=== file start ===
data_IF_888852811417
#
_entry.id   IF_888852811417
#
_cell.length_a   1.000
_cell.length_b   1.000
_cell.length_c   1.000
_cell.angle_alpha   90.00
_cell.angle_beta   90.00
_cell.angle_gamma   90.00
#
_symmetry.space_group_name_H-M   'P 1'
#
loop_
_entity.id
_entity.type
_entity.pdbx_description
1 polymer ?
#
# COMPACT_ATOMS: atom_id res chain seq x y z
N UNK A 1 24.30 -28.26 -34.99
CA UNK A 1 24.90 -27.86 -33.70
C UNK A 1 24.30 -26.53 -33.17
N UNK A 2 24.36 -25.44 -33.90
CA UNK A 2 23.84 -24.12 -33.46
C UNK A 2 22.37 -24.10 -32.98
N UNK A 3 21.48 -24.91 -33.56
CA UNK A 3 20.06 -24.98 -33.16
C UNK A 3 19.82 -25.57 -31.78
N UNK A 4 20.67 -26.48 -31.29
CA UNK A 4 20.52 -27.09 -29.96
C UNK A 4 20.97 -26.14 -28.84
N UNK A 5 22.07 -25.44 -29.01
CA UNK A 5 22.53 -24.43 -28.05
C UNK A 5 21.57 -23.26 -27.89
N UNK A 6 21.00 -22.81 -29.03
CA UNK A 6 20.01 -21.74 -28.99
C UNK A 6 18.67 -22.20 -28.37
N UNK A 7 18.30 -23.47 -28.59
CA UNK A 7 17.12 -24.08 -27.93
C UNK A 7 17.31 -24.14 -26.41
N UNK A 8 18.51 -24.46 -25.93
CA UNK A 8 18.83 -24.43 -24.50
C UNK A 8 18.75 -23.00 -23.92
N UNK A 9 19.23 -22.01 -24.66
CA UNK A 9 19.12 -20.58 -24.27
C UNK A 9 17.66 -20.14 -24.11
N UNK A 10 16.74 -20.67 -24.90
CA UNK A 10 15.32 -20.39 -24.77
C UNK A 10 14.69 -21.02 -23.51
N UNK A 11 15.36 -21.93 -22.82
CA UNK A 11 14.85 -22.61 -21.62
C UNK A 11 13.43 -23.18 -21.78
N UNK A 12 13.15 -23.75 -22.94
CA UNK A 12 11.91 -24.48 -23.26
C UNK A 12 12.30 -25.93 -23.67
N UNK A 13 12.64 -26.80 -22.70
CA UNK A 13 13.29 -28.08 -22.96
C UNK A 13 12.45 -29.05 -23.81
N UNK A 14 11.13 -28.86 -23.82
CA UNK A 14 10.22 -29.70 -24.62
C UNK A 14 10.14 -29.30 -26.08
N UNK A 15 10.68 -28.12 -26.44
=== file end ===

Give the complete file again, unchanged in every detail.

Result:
data_IF_888852811417
#
_entry.id   IF_888852811417
#
_cell.length_a   1.000
_cell.length_b   1.000
_cell.length_c   1.000
_cell.angle_alpha   90.00
_cell.angle_beta   90.00
_cell.angle_gamma   90.00
#
_symmetry.space_group_name_H-M   'P 1'
#
loop_
_entity.id
_entity.type
_entity.pdbx_description
1 polymer ?
#
# COMPACT_ATOMS: atom_id res chain seq x y z
N UNK A 1 24.30 -28.26 -34.99
CA UNK A 1 24.90 -27.86 -33.70
C UNK A 1 24.30 -26.53 -33.17
N UNK A 2 24.36 -25.44 -33.90
CA UNK A 2 23.84 -24.12 -33.46
C UNK A 2 22.37 -24.10 -32.98
N UNK A 3 21.48 -24.91 -33.56
CA UNK A 3 20.06 -24.98 -33.16
C UNK A 3 19.82 -25.57 -31.78
N UNK A 4 20.67 -26.48 -31.29
CA UNK A 4 20.52 -27.09 -29.96
C UNK A 4 20.97 -26.14 -28.84
N UNK A 5 22.07 -25.44 -29.01
CA UNK A 5 22.53 -24.43 -28.05
C UNK A 5 21.57 -23.26 -27.89
N UNK A 6 21.00 -22.81 -29.03
CA UNK A 6 20.01 -21.74 -28.99
C UNK A 6 18.67 -22.20 -28.37
N UNK A 7 18.30 -23.47 -28.59
CA UNK A 7 17.12 -24.08 -27.93
C UNK A 7 17.31 -24.14 -26.41
N UNK A 8 18.51 -24.46 -25.93
CA UNK A 8 18.83 -24.43 -24.50
C UNK A 8 18.75 -23.00 -23.92
N UNK A 9 19.23 -22.01 -24.66
CA UNK A 9 19.12 -20.58 -24.27
C UNK A 9 17.66 -20.14 -24.11
N UNK A 10 16.74 -20.67 -24.90
CA UNK A 10 15.32 -20.39 -24.77
C UNK A 10 14.69 -21.02 -23.51
N UNK A 11 15.36 -21.93 -22.82
CA UNK A 11 14.85 -22.61 -21.62
C UNK A 11 13.43 -23.18 -21.78
N UNK A 12 13.15 -23.75 -22.94
CA UNK A 12 11.91 -24.48 -23.26
C UNK A 12 12.30 -25.93 -23.67
N UNK A 13 12.64 -26.80 -22.70
CA UNK A 13 13.29 -28.08 -22.96
C UNK A 13 12.45 -29.05 -23.81
N UNK A 14 11.13 -28.86 -23.82
CA UNK A 14 10.22 -29.70 -24.62
C UNK A 14 10.14 -29.30 -26.08
N UNK A 15 10.68 -28.12 -26.44